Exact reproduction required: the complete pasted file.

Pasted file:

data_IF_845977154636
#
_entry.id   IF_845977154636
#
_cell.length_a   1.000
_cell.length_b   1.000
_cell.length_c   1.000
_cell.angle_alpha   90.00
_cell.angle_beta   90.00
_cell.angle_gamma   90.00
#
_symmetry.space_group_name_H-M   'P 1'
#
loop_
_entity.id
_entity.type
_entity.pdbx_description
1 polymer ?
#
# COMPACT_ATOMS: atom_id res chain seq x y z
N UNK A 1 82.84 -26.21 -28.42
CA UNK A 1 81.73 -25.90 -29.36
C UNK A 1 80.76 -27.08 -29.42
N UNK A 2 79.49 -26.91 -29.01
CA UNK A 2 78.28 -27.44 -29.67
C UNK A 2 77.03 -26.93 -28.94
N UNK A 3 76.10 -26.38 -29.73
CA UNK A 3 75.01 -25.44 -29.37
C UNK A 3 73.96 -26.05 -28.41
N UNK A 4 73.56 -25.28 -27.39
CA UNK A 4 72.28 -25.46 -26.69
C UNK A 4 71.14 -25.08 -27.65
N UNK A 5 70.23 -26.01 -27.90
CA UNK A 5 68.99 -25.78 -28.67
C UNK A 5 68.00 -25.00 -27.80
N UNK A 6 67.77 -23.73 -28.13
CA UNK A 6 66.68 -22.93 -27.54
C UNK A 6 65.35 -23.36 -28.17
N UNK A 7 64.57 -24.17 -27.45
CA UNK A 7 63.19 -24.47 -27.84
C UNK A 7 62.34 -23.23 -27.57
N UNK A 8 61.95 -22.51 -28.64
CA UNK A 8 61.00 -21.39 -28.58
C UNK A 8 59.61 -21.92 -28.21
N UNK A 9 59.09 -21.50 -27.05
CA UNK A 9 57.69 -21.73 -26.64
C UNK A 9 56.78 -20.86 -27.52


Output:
data_IF_845977154636
#
_entry.id   IF_845977154636
#
_cell.length_a   1.000
_cell.length_b   1.000
_cell.length_c   1.000
_cell.angle_alpha   90.00
_cell.angle_beta   90.00
_cell.angle_gamma   90.00
#
_symmetry.space_group_name_H-M   'P 1'
#
loop_
_entity.id
_entity.type
_entity.pdbx_description
1 polymer ?
#
# COMPACT_ATOMS: atom_id res chain seq x y z
N UNK A 1 82.84 -26.21 -28.42
CA UNK A 1 81.73 -25.90 -29.36
C UNK A 1 80.76 -27.08 -29.42
N UNK A 2 79.49 -26.91 -29.01
CA UNK A 2 78.28 -27.44 -29.67
C UNK A 2 77.03 -26.93 -28.94
N UNK A 3 76.10 -26.38 -29.73
CA UNK A 3 75.01 -25.44 -29.37
C UNK A 3 73.96 -26.05 -28.41
N UNK A 4 73.56 -25.28 -27.39
CA UNK A 4 72.28 -25.46 -26.69
C UNK A 4 71.14 -25.08 -27.65
N UNK A 5 70.23 -26.01 -27.90
CA UNK A 5 68.99 -25.78 -28.67
C UNK A 5 68.00 -25.00 -27.80
N UNK A 6 67.77 -23.73 -28.13
CA UNK A 6 66.68 -22.93 -27.54
C UNK A 6 65.35 -23.36 -28.17
N UNK A 7 64.57 -24.17 -27.45
CA UNK A 7 63.19 -24.47 -27.84
C UNK A 7 62.34 -23.23 -27.57
N UNK A 8 61.95 -22.51 -28.64
CA UNK A 8 61.00 -21.39 -28.58
C UNK A 8 59.61 -21.92 -28.21
N UNK A 9 59.09 -21.50 -27.05
CA UNK A 9 57.69 -21.73 -26.64
C UNK A 9 56.78 -20.86 -27.52